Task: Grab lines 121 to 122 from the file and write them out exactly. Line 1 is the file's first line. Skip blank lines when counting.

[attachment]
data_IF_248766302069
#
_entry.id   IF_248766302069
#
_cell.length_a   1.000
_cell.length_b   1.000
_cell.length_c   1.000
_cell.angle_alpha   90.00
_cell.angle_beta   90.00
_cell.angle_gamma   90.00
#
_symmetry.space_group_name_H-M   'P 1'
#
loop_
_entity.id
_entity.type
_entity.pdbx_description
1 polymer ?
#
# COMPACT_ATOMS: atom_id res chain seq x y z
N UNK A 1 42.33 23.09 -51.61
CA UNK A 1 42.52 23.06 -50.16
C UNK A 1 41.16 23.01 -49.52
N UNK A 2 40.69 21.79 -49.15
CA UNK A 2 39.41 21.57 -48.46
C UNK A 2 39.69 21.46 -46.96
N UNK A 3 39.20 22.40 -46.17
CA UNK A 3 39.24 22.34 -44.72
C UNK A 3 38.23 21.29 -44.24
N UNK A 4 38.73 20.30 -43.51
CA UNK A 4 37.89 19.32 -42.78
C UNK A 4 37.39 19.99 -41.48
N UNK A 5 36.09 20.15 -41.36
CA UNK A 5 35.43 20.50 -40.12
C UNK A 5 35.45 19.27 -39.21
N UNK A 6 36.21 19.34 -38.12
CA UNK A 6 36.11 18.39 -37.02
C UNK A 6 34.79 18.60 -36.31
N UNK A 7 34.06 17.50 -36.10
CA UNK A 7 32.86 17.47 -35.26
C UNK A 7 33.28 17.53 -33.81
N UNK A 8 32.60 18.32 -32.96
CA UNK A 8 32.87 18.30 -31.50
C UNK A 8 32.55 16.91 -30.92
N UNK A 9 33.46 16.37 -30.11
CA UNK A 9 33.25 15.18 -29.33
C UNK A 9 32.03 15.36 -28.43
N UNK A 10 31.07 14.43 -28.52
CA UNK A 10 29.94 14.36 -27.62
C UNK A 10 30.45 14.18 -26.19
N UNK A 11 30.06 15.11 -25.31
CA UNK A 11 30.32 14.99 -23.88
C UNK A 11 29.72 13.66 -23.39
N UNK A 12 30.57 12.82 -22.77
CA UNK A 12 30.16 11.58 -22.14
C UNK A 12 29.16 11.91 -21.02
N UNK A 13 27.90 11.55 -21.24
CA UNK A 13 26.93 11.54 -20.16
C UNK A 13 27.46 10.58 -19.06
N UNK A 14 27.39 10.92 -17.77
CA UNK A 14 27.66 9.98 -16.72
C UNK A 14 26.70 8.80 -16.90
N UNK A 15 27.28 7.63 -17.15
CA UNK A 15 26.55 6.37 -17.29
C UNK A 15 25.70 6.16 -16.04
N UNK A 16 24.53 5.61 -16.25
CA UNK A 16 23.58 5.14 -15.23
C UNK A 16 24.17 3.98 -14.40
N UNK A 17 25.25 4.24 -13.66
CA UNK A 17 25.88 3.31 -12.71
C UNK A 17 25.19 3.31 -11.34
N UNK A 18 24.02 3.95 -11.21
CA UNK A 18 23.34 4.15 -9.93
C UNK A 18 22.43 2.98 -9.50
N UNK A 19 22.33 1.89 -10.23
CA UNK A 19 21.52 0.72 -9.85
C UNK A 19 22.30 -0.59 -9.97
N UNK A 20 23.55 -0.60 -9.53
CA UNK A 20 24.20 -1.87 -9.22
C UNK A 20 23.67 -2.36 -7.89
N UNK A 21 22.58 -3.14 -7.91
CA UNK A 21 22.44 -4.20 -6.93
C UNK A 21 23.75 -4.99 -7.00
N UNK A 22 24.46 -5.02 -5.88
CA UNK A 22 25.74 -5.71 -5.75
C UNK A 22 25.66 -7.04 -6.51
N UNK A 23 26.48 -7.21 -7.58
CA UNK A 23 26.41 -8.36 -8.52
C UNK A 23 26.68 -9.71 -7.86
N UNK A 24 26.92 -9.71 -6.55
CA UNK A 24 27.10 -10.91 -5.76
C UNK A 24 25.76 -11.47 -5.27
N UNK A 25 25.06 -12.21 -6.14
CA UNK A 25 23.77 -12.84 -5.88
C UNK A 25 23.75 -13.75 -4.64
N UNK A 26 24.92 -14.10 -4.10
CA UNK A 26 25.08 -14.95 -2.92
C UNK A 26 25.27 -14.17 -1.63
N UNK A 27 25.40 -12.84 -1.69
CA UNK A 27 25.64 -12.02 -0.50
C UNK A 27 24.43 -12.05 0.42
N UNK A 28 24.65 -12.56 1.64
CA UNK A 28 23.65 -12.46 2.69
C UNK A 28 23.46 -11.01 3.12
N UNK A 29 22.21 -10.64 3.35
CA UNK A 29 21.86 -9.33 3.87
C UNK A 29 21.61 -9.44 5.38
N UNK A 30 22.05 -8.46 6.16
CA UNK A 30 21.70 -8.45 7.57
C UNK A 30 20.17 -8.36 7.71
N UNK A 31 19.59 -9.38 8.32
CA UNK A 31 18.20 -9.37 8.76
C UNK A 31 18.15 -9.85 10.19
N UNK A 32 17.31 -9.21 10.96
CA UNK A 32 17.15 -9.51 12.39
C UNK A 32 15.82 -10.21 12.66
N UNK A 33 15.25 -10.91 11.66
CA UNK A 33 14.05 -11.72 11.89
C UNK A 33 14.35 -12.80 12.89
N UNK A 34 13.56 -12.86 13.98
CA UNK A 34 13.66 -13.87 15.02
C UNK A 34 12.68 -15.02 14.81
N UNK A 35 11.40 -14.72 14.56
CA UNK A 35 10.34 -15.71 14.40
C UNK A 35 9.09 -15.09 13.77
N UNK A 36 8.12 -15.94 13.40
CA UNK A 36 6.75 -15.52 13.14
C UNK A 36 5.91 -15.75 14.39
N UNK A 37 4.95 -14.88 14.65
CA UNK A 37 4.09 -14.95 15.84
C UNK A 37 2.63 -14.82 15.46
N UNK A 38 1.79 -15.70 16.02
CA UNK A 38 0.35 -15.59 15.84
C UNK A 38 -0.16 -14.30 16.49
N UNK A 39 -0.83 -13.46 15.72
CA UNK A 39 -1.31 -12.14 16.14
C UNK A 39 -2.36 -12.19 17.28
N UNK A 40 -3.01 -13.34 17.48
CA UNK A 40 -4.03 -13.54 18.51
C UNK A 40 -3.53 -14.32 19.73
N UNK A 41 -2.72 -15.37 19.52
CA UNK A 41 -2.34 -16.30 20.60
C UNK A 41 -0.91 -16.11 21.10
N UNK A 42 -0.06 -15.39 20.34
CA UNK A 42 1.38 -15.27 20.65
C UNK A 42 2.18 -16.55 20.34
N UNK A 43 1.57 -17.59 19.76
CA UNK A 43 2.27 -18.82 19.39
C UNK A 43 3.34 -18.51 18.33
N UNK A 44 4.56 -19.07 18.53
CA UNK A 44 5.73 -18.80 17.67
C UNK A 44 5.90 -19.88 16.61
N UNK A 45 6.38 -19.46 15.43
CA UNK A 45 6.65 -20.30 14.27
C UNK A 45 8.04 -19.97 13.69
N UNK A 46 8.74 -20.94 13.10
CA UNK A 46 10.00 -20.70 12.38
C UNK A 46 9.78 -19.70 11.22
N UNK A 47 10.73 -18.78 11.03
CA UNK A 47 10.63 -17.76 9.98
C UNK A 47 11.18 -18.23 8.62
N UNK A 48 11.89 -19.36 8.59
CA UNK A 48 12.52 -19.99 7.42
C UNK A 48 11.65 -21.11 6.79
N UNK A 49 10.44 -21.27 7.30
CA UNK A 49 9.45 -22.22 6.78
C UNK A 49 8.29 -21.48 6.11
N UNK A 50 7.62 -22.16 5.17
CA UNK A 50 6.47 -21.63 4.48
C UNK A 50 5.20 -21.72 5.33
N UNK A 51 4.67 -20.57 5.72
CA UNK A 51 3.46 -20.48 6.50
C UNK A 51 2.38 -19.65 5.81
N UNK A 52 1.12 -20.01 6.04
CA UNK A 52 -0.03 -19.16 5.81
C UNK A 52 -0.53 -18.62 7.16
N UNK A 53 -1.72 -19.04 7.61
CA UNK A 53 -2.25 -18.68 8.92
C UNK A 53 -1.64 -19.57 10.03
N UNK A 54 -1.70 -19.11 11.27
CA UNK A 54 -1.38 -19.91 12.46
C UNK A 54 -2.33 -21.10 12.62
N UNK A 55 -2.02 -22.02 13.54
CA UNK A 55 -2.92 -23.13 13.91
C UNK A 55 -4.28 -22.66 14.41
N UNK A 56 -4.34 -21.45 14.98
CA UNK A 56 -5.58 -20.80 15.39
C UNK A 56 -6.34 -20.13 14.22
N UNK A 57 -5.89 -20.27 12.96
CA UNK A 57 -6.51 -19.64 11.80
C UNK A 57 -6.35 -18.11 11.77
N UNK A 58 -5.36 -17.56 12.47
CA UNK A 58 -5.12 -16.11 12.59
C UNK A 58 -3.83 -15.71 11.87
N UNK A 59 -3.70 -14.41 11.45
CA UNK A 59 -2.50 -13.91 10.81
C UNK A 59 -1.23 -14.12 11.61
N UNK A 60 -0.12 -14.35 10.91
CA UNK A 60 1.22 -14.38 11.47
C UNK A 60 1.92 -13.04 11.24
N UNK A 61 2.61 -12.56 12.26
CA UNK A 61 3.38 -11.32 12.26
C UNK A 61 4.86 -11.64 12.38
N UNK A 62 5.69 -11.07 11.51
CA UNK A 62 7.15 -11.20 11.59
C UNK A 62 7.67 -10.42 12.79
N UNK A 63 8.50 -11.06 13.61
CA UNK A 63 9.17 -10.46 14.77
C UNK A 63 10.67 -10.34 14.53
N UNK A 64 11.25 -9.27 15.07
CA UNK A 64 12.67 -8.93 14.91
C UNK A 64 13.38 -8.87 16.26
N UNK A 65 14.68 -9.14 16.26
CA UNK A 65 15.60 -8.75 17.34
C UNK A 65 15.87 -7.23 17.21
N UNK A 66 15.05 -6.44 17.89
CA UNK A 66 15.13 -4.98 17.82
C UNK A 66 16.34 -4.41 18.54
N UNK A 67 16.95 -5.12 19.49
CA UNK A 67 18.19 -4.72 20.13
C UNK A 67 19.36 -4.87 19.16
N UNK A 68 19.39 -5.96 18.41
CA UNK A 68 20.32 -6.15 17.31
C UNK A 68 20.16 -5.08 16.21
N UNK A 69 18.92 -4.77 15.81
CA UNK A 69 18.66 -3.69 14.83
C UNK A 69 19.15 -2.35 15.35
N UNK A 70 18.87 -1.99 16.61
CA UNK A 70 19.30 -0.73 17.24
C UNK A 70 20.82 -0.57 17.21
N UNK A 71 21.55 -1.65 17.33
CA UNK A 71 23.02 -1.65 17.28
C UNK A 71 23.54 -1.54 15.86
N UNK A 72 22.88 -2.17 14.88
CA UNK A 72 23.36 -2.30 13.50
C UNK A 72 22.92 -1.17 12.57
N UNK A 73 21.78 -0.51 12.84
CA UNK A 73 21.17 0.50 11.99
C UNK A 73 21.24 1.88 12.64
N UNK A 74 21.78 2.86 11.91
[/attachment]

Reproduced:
CA UNK A 34 13.66 -13.87 15.02
C UNK A 34 12.68 -15.02 14.81